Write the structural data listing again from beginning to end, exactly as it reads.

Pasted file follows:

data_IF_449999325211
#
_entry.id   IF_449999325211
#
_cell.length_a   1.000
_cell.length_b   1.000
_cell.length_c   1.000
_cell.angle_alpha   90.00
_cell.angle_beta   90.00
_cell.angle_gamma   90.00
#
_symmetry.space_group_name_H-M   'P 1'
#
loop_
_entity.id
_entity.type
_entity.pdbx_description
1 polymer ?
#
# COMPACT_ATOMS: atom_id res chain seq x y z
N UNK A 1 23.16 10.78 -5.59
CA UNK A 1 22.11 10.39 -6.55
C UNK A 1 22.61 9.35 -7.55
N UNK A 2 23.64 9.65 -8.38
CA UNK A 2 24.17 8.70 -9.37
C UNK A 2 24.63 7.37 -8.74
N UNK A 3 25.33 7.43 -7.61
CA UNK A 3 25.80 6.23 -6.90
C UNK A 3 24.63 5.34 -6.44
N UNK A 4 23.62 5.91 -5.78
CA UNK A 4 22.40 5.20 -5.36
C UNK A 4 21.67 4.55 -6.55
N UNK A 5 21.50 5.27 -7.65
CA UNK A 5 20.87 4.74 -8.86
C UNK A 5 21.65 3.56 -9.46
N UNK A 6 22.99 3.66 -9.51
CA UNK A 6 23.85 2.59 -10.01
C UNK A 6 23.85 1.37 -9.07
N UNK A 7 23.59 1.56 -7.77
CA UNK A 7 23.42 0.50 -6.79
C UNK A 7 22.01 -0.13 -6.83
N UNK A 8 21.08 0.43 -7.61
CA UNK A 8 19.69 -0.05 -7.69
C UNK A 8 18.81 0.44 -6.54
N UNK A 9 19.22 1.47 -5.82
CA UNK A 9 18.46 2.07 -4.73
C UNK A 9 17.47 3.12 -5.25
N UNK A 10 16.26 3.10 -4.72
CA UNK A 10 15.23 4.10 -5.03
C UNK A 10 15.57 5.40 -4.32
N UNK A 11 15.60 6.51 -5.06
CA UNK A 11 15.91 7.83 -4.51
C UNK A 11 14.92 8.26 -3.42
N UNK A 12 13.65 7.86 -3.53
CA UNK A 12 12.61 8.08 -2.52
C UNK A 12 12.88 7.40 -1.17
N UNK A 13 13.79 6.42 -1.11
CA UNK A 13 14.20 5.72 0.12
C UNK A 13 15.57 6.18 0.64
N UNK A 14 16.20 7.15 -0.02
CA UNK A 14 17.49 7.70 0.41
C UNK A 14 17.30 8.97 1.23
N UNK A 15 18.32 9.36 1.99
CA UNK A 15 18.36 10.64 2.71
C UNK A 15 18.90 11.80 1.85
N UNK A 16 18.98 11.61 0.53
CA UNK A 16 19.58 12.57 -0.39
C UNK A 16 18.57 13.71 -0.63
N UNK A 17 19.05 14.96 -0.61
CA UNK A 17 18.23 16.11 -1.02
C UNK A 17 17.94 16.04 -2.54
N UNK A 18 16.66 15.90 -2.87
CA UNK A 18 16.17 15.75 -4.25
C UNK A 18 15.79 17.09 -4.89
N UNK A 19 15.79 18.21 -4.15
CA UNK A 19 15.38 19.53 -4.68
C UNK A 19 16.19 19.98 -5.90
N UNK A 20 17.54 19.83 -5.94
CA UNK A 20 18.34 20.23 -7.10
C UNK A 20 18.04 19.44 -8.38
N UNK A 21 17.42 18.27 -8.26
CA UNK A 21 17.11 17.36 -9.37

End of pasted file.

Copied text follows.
data_IF_449999325211
#
_entry.id   IF_449999325211
#
_cell.length_a   1.000
_cell.length_b   1.000
_cell.length_c   1.000
_cell.angle_alpha   90.00
_cell.angle_beta   90.00
_cell.angle_gamma   90.00
#
_symmetry.space_group_name_H-M   'P 1'
#
loop_
_entity.id
_entity.type
_entity.pdbx_description
1 polymer ?
#
# COMPACT_ATOMS: atom_id res chain seq x y z
N UNK A 1 23.16 10.78 -5.59
CA UNK A 1 22.11 10.39 -6.55
C UNK A 1 22.61 9.35 -7.55
N UNK A 2 23.64 9.65 -8.38
CA UNK A 2 24.17 8.70 -9.37
C UNK A 2 24.63 7.37 -8.74
N UNK A 3 25.33 7.43 -7.61
CA UNK A 3 25.80 6.23 -6.90
C UNK A 3 24.63 5.34 -6.44
N UNK A 4 23.62 5.91 -5.78
CA UNK A 4 22.40 5.20 -5.36
C UNK A 4 21.67 4.55 -6.55
N UNK A 5 21.50 5.27 -7.65
CA UNK A 5 20.87 4.74 -8.86
C UNK A 5 21.65 3.56 -9.46
N UNK A 6 22.99 3.66 -9.51
CA UNK A 6 23.85 2.59 -10.01
C UNK A 6 23.85 1.37 -9.07
N UNK A 7 23.59 1.56 -7.77
CA UNK A 7 23.42 0.50 -6.79
C UNK A 7 22.01 -0.13 -6.83
N UNK A 8 21.08 0.43 -7.61
CA UNK A 8 19.69 -0.05 -7.69
C UNK A 8 18.81 0.44 -6.54
N UNK A 9 19.22 1.47 -5.82
CA UNK A 9 18.46 2.07 -4.73
C UNK A 9 17.47 3.12 -5.25
N UNK A 10 16.26 3.10 -4.72
CA UNK A 10 15.23 4.10 -5.03
C UNK A 10 15.57 5.40 -4.32
N UNK A 11 15.60 6.51 -5.06
CA UNK A 11 15.91 7.83 -4.51
C UNK A 11 14.92 8.26 -3.42
N UNK A 12 13.65 7.86 -3.53
CA UNK A 12 12.61 8.08 -2.52
C UNK A 12 12.88 7.40 -1.17
N UNK A 13 13.79 6.42 -1.11
CA UNK A 13 14.20 5.72 0.12
C UNK A 13 15.57 6.18 0.64
N UNK A 14 16.20 7.15 -0.02
CA UNK A 14 17.49 7.70 0.41
C UNK A 14 17.30 8.97 1.23
N UNK A 15 18.32 9.36 1.99
CA UNK A 15 18.36 10.64 2.71
C UNK A 15 18.90 11.80 1.85
N UNK A 16 18.98 11.61 0.53
CA UNK A 16 19.58 12.57 -0.39
C UNK A 16 18.57 13.71 -0.63
N UNK A 17 19.05 14.96 -0.61
CA UNK A 17 18.23 16.11 -1.02
C UNK A 17 17.94 16.04 -2.54
N UNK A 18 16.66 15.90 -2.87
CA UNK A 18 16.17 15.75 -4.25
C UNK A 18 15.79 17.09 -4.89
N UNK A 19 15.79 18.21 -4.15
CA UNK A 19 15.38 19.53 -4.68
C UNK A 19 16.19 19.98 -5.90
N UNK A 20 17.54 19.83 -5.94
CA UNK A 20 18.34 20.23 -7.10
C UNK A 20 18.04 19.44 -8.38
N UNK A 21 17.42 18.27 -8.26
CA UNK A 21 17.11 17.36 -9.37